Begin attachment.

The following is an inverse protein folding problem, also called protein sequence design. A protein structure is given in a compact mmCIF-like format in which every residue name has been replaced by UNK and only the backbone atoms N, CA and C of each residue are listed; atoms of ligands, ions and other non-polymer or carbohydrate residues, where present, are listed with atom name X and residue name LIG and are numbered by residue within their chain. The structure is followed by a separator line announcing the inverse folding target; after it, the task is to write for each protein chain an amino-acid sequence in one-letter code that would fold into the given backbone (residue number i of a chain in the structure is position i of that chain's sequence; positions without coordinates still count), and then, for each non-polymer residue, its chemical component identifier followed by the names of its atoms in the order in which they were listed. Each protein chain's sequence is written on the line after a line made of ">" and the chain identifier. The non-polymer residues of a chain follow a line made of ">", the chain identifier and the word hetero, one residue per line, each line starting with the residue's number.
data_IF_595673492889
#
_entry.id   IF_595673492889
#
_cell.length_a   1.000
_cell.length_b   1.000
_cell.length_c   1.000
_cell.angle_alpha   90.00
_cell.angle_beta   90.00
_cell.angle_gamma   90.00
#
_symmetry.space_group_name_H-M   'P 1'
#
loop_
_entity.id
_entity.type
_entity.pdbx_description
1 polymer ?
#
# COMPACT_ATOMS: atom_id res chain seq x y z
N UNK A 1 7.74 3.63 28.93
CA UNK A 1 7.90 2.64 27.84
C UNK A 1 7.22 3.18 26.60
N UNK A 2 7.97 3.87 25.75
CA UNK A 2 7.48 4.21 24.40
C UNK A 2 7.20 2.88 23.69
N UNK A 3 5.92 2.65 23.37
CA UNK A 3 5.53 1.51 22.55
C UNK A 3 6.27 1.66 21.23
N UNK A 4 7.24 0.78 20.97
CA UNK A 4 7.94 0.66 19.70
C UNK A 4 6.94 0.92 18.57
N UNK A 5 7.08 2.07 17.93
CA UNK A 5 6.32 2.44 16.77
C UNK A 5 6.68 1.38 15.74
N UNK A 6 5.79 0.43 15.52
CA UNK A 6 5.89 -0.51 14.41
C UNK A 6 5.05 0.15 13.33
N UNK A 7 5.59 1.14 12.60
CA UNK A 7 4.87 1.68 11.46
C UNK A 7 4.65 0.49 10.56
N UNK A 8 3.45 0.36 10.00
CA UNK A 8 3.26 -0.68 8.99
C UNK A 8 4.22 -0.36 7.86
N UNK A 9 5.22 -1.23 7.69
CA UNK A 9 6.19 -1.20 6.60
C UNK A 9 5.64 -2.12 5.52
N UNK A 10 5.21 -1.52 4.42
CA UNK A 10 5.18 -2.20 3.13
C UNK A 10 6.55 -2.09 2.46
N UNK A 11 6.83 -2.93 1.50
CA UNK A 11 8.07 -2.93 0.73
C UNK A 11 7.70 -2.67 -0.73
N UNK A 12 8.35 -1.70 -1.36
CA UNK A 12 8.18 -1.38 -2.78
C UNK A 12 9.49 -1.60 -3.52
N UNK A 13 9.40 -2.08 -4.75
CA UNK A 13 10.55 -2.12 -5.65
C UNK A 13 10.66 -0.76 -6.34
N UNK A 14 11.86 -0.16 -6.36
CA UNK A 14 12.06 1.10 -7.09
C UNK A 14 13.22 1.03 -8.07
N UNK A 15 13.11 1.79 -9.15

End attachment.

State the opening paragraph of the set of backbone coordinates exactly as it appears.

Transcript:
The following is an inverse protein folding problem, also called protein sequence design. A protein structure is given in a compact mmCIF-like format in which every residue name has been replaced by UNK and only the backbone atoms N, CA and C of each residue are listed; atoms of ligands, ions and other non-polymer or carbohydrate residues, where present, are listed with atom name X and residue name LIG and are numbered by residue within their chain. The structure is followed by a separator line announcing the inverse folding target; after it, the task is to write for each protein chain an amino-acid sequence in one-letter code that would fold into the given backbone (residue number i of a chain in the structure is position i of that chain's sequence; positions without coordinates still count), and then, for each non-polymer residue, its chemical component identifier followed by the names of its atoms in the order in which they were listed. Each protein chain's sequence is written on the line after a line made of ">" and the chain identifier. The non-polymer residues of a chain follow a line made of ">", the chain identifier and the word hetero, one residue per line, each line starting with the residue's number.